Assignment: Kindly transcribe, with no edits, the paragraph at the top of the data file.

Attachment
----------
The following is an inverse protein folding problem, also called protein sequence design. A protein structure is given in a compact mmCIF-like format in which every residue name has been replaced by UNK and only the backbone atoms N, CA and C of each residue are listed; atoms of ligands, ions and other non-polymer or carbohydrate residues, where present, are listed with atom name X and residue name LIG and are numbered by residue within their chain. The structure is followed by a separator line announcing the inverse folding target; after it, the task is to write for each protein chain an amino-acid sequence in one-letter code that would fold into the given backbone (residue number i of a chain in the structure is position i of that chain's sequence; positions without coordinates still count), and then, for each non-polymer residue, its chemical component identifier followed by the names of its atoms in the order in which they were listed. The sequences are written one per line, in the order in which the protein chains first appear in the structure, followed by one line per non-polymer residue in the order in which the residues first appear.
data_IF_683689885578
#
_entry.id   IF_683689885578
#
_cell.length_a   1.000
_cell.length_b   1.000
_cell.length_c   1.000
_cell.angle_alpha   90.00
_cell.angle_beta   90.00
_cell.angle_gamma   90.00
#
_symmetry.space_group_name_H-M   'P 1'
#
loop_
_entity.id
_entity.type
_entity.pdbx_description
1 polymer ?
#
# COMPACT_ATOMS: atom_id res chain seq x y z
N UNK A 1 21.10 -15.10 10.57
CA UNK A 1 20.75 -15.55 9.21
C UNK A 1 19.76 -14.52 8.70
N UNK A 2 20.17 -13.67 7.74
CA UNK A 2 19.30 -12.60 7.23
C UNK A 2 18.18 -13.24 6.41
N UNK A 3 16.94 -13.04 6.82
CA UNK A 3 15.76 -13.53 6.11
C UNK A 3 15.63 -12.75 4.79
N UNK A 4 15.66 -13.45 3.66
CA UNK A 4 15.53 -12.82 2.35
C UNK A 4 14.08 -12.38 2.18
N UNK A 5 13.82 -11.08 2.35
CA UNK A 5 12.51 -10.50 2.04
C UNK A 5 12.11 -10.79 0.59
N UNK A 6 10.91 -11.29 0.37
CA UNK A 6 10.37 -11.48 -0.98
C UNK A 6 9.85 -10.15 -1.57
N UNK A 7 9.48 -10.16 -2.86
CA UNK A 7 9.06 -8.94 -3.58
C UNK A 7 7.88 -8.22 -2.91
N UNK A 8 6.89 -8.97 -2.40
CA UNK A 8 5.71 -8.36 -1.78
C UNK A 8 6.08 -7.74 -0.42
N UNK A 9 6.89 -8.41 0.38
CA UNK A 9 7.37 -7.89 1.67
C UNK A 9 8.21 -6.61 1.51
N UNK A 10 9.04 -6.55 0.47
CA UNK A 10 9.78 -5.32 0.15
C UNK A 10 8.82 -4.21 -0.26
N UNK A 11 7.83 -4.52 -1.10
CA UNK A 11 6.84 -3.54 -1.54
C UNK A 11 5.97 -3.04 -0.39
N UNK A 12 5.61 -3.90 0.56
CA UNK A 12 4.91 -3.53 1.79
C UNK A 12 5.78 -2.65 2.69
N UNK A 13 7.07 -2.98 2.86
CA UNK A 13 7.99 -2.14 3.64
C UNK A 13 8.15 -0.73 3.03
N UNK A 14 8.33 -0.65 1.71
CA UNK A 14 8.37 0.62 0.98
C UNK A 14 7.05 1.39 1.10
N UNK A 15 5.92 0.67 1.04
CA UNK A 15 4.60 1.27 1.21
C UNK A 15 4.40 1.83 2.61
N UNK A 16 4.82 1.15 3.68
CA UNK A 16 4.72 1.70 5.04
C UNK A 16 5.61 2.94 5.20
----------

The following is an inverse protein folding problem, also called protein sequence design. A protein structure is given in a compact mmCIF-like format in which every residue name has been replaced by UNK and only the backbone atoms N, CA and C of each residue are listed; atoms of ligands, ions and other non-polymer or carbohydrate residues, where present, are listed with atom name X and residue name LIG and are numbered by residue within their chain. The structure is followed by a separator line announcing the inverse folding target; after it, the task is to write for each protein chain an amino-acid sequence in one-letter code that would fold into the given backbone (residue number i of a chain in the structure is position i of that chain's sequence; positions without coordinates still count), and then, for each non-polymer residue, its chemical component identifier followed by the names of its atoms in the order in which they were listed. The sequences are written one per line, in the order in which the protein chains first appear in the structure, followed by one line per non-polymer residue in the order in which the residues first appear.